Fleur Hitchcock
(Nosy Crow)
When Scarlett turns eleven, a man turns up on her doorstep with a box, full of belongings from her father. Her father, the notorious thief, who has been dead for many years. Why has it turned up only now? And why has her father left Scarlett all his tools and old bits of paper? Is there more to it? And why are others wanting to get hold of the box so badly? As she starts to work out the clues kept in the box, Scarlet begins to unravel the secrets of her father’s life, and it is anything but what she expected.
Dear Scarlett  is a great mystery adventure which offers a refreshing mix of intrigue, danger, real-life issues, with a good dose of humour and a puzzle that will keep the reader guessing to the very end.
Scarlett is a great protagonist and readers will feel much empathy towards her. She does not wallow in self-pity despite a rather difficult early life and the many challenges she still faces at school and her kind, brave and perceptive narrative voice will win the heart of readers. They are also witness to her developing friendship with Ellie, who gradually turns from annoying step-sister-to-be to partner in crime and best friend. In fact, there is a quite positive representation of step-families in this book, which is can unfortunately be rather rare in realistic fiction for tweens.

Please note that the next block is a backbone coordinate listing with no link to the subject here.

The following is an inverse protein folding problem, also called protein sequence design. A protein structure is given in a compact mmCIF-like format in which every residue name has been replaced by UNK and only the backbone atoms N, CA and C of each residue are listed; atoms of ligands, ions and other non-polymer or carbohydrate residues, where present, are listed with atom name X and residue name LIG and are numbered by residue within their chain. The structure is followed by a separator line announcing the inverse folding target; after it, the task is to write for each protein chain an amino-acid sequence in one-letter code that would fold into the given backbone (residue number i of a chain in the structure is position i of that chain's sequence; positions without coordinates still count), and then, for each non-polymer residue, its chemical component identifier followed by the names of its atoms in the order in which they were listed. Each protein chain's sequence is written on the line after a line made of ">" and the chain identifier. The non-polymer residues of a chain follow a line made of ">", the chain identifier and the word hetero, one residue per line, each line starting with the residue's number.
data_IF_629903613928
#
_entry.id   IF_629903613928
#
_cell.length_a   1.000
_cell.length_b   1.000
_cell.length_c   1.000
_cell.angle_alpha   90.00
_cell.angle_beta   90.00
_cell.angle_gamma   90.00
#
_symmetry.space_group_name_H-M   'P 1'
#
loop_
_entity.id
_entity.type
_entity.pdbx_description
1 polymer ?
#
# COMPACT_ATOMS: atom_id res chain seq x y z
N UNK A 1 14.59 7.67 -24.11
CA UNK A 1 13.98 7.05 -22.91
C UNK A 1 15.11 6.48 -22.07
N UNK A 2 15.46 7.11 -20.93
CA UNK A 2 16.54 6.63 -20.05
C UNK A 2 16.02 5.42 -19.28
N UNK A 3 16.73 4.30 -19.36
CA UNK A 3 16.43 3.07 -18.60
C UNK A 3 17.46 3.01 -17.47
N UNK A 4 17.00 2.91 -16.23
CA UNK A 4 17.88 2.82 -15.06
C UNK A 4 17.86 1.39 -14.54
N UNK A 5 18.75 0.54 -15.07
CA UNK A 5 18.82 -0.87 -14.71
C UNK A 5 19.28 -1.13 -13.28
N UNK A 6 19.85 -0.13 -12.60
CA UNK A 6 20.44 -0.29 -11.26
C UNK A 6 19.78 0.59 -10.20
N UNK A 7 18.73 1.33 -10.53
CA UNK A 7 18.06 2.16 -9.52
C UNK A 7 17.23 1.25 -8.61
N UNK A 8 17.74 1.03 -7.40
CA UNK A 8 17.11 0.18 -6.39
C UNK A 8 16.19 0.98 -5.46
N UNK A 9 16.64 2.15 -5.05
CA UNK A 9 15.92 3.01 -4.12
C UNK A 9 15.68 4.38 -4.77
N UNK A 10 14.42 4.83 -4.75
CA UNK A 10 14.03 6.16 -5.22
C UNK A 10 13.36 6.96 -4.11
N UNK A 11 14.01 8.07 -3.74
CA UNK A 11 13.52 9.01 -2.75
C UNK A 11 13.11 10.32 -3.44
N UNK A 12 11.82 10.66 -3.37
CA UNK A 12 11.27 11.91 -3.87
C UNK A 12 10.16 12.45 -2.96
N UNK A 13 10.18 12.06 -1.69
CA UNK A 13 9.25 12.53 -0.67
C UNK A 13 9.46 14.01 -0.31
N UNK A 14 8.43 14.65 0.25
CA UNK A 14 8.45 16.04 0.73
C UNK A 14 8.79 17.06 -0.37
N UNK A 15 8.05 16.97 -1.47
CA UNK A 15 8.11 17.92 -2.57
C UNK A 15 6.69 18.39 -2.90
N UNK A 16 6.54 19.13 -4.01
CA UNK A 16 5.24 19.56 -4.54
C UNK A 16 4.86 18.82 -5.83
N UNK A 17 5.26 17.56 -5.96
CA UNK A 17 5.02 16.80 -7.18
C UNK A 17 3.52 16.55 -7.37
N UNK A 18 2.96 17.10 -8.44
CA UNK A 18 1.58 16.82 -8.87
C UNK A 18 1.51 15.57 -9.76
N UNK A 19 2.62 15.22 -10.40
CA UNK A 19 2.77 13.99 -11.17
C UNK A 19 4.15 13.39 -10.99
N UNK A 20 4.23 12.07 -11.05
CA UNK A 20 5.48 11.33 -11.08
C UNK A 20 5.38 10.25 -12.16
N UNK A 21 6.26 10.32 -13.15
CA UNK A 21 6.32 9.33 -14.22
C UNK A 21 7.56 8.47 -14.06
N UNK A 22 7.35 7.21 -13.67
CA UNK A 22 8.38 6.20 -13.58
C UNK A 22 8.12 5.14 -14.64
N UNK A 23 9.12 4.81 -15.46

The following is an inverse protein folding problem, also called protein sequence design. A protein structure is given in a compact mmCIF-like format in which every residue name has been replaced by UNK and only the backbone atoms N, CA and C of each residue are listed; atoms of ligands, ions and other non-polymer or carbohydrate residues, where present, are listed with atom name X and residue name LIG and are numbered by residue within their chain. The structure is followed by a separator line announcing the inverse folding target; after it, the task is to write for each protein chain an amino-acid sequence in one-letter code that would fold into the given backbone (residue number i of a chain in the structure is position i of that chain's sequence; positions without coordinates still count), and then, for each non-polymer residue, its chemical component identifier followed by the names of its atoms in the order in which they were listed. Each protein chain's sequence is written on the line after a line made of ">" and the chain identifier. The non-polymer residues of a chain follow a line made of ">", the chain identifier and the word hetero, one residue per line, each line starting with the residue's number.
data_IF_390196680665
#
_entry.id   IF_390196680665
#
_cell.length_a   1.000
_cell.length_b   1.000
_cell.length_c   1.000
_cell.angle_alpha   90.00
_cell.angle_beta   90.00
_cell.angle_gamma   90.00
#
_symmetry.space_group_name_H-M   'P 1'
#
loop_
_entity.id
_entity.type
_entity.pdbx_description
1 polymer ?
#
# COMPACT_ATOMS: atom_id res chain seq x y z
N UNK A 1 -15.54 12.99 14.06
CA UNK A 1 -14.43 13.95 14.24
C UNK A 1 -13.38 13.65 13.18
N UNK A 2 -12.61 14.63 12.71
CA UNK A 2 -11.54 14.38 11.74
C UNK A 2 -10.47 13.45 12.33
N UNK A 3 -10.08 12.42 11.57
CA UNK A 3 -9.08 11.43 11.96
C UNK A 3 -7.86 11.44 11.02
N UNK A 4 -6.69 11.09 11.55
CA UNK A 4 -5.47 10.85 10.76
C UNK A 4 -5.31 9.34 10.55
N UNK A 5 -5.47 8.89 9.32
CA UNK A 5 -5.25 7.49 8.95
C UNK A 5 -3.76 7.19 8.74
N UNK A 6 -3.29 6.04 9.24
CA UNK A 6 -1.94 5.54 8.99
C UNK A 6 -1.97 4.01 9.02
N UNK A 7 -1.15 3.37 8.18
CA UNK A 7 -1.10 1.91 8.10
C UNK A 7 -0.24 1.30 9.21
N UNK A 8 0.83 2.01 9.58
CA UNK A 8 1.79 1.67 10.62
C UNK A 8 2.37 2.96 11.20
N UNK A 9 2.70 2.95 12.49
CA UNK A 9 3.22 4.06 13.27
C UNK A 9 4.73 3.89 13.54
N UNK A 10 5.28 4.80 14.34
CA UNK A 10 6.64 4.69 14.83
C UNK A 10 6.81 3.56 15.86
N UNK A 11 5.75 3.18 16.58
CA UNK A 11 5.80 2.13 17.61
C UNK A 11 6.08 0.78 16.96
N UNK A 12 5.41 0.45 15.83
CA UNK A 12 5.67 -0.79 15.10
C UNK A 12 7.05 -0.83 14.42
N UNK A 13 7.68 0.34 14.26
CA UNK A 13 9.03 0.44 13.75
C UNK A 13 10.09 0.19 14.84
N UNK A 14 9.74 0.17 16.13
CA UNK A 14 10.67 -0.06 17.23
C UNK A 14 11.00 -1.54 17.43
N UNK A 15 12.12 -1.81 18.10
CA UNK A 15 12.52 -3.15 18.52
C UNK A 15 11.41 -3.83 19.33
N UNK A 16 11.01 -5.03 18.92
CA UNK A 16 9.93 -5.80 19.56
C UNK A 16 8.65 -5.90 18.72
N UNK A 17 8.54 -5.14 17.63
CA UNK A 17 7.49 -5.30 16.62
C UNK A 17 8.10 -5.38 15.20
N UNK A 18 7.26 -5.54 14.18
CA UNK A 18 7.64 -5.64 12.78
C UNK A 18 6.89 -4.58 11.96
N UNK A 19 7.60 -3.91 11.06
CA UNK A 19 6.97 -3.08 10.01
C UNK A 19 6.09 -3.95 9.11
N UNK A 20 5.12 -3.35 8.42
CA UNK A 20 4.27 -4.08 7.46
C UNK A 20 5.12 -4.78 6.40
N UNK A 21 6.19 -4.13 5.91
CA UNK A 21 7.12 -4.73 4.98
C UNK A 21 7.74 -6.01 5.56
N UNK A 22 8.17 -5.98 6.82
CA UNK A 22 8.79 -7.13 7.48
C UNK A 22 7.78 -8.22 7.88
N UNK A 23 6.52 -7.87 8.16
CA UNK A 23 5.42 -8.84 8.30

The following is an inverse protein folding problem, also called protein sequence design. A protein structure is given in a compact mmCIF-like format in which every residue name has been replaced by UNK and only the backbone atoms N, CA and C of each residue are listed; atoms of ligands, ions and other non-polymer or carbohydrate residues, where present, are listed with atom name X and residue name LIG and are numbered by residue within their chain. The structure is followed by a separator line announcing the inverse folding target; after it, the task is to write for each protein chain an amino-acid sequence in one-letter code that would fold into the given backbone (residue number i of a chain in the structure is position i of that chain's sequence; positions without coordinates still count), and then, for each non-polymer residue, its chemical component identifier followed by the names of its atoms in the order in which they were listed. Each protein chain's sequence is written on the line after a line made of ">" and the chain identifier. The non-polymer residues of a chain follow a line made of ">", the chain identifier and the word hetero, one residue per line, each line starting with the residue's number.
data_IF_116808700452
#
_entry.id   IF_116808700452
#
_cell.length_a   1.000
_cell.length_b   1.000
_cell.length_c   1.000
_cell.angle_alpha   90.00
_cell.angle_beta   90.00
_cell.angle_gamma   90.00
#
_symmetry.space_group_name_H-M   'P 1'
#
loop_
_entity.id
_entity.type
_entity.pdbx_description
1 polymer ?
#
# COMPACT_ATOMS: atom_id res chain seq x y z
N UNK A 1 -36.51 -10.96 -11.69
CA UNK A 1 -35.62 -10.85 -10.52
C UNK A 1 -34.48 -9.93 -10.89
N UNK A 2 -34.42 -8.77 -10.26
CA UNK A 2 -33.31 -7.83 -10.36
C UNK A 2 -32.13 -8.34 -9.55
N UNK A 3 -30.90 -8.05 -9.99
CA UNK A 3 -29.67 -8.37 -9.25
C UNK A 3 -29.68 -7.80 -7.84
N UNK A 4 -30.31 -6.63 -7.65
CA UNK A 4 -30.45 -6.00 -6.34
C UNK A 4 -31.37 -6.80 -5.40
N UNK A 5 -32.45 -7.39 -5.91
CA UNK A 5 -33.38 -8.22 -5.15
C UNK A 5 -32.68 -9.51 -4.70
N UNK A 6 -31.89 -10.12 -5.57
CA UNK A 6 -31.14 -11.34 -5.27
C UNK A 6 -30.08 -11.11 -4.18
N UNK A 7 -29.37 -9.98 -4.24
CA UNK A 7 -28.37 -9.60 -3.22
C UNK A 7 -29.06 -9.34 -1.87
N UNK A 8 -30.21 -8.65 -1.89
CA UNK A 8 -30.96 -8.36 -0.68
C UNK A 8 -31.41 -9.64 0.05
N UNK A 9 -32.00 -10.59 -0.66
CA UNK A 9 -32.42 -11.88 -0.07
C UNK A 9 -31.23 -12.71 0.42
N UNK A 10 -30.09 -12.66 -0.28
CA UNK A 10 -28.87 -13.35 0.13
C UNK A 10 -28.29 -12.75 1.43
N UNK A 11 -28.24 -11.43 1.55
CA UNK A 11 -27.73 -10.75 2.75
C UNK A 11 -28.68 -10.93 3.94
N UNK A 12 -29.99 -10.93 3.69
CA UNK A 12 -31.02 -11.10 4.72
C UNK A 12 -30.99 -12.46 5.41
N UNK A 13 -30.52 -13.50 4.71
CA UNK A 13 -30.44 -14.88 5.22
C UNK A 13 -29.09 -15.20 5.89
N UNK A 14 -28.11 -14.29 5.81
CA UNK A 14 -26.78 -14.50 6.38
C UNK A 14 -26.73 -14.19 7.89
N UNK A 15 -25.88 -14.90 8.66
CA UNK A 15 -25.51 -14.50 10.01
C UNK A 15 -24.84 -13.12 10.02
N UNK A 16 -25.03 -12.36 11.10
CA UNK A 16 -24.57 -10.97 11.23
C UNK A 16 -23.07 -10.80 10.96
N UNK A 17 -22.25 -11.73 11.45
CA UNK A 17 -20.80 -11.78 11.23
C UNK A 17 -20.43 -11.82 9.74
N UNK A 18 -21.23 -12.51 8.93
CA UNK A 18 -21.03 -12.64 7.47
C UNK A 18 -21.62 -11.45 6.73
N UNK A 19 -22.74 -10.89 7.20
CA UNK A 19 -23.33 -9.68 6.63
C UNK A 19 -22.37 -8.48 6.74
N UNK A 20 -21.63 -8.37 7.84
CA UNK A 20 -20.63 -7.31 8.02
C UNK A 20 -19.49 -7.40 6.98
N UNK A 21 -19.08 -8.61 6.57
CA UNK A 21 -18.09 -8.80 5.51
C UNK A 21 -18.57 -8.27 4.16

Scary and poignant at times, but often also very, very funny, Dear Scarlett is a hugely entertaining journey of discovery, where Scarlett’s quest to find the truth about her father mirrors her gradual better understanding of who she really is herself.

Dear Scarlett is an original read which will delight girl readers particularly, and especially those who enjoy strong lead girl characters without being “girly”.  The added mystery around her father’s past and the quality of the writing gives Dear Scarlett the edge of many offerings for tween girls.
Warmly recommended.

You can read the first chapter of Dear Scarlett here:

Source: review copy from publisher